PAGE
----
Managing Failure Risk

Written by Gary T. Fry, Vice President, Fry Technical Services, Inc.; Railway Age Contributing Editor
image description

Figure 1. Photograph of two boots illustrating a new system vs. an old system nearing the end of its useful service life. (Courtesy of Gary T. Fry.)

RAILWAY AGE, JUNE 2022 ISSUE: Welcome to “Timeout for Tech with Gary T. Fry, Ph.D., P.E.” Before we begin, I want to highlight an upcoming RT&S virtual technical conference that will convene on July 14, 2022. The conference theme is Track Geometry and Friction Management. I will be participating and presenting on the “Benefits of Geometry Measurement Automation and Trending.” The full conference program and registration details are available online at I hope you will join us!

Each month in this ongoing series, we examine a technology topic that professionals in the railway industry have asked to learn more about. This month, we discuss strategies to manage risk of failure. Obviously, this topic is very broad and has applications in every kind of business endeavor and in our everyday lives as well. Narrowing things down a bit, we will focus on the performance of aging engineered systems and specifically on managing the risk of failure of load-bearing components, such as steel rails and steel wheels, that are nearing the end of their intended service lives.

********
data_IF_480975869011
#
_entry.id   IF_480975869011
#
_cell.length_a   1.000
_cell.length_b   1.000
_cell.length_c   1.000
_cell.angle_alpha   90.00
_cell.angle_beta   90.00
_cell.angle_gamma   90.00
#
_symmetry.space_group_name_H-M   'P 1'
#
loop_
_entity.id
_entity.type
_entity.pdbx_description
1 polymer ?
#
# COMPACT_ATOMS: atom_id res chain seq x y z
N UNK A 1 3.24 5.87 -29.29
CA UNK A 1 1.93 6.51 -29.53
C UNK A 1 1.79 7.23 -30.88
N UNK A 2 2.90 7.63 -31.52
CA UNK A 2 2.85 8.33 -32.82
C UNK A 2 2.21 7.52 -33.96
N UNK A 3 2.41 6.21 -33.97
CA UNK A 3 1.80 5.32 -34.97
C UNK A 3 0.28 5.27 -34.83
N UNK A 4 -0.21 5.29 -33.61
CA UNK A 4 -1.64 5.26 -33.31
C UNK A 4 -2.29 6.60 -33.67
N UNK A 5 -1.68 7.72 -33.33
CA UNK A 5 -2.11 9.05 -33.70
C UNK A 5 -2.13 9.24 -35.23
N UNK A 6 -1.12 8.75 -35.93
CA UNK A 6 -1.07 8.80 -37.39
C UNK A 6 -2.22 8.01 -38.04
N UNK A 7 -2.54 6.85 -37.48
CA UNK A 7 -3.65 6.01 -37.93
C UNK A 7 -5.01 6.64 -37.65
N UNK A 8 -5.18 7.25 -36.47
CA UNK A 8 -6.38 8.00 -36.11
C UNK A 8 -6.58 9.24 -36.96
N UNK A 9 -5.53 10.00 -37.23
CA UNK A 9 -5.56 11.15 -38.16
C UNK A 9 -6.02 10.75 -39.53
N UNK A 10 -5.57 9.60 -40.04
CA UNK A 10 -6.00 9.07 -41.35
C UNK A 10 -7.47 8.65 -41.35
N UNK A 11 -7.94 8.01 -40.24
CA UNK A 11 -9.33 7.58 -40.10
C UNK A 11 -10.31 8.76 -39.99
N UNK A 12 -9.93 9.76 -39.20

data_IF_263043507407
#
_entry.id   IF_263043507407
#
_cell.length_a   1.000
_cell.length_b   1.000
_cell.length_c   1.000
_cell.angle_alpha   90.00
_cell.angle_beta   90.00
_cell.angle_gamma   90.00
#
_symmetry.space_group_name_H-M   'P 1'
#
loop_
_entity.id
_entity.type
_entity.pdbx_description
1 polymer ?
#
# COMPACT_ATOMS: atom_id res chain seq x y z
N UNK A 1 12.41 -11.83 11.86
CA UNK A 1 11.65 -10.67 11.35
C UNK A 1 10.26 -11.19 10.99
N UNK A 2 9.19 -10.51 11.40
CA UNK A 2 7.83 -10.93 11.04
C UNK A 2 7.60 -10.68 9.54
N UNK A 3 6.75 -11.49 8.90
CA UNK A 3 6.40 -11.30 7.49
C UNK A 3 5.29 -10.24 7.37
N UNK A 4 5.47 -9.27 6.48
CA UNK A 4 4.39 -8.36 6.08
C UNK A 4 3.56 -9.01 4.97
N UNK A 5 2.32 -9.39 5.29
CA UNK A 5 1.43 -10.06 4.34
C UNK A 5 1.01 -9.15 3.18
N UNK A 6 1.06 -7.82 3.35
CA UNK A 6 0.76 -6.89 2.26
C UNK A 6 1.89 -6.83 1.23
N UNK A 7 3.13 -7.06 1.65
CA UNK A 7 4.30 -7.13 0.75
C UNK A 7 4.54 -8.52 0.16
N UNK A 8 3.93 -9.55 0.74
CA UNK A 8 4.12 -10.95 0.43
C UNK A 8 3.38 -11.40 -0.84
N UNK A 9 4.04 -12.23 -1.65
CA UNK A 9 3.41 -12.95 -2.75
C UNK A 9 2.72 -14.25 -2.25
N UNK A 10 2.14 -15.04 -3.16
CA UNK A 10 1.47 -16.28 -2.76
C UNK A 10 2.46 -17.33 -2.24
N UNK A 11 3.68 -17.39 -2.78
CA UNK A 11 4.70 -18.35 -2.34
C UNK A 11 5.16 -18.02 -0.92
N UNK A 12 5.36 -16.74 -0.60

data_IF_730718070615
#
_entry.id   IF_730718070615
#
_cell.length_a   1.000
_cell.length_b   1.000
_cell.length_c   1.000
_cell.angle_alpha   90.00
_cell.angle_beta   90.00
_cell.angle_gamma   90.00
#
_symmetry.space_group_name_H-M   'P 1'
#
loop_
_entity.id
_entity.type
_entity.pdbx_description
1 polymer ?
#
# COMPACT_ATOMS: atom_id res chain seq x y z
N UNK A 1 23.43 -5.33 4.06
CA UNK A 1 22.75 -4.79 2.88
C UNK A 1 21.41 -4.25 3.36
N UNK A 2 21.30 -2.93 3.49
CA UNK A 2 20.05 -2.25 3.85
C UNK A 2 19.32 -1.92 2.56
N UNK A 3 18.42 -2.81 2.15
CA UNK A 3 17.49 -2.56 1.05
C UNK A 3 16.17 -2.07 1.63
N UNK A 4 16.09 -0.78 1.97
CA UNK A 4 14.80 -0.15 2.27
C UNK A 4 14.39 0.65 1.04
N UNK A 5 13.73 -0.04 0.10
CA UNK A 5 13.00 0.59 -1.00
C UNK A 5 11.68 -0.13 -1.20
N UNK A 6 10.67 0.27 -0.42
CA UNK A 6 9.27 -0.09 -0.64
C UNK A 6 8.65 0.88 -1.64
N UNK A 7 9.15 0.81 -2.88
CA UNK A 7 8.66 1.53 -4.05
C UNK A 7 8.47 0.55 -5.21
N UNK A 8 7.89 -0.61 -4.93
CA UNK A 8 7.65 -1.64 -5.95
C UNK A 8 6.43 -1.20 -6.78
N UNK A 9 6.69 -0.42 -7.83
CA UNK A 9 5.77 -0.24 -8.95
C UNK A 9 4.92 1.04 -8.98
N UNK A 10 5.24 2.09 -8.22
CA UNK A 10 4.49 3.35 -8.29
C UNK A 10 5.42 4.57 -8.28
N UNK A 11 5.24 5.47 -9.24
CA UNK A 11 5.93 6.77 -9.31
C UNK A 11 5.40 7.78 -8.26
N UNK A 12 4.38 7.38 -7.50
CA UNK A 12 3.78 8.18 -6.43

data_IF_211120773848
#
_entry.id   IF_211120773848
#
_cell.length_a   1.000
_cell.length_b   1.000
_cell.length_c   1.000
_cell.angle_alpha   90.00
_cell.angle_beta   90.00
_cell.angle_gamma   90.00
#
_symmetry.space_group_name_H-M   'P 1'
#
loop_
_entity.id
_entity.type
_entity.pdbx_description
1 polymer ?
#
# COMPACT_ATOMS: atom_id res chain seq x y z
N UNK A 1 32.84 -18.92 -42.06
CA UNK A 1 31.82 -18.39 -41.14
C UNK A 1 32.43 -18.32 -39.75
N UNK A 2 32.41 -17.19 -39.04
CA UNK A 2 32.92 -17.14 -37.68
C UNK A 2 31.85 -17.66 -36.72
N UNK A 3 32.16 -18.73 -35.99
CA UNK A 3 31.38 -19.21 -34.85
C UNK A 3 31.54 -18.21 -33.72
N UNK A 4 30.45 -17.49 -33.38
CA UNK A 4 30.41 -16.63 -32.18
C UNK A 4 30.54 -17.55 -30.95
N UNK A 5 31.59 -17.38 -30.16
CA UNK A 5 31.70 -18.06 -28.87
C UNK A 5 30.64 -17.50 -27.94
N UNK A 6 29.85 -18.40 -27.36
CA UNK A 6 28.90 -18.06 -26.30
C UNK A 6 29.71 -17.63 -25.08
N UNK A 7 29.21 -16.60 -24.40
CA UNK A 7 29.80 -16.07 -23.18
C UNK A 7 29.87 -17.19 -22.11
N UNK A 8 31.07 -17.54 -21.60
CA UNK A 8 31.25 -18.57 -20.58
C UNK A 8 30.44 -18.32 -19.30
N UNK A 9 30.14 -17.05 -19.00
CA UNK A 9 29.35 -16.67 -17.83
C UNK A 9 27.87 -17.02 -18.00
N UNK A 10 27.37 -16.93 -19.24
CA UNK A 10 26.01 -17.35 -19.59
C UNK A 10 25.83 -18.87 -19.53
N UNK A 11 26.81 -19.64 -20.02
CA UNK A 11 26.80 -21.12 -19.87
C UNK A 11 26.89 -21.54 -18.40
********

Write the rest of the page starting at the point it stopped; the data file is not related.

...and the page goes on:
To get started, let’s consider a simple example of a system that exhibits wear and tear and deterioration with use. Figure 1 is a photograph of two steel-toed work boots—one unused and the other clearly near the end of its useful life. If the boot manufacturer follows a strict quality control program, we would expect that the unused boot is representative of the general population of new boots of that model. We hold this expectation because we assume the quality control program results in a narrow bandwidth of variability among a large population of new boots.

What about the boot near the end of its life in Figure 1? If we were to inspect a large sample of boots of the same age as the used boot, it is likely that we would observe wide variability in condition. Some might be like-new and barely used at all, while others might be in worse shape than the used boot in the photo. Because of this variability, a used boot selected to be in average condition for the age group would not be reasonably representative of either the best boots or the worst boots.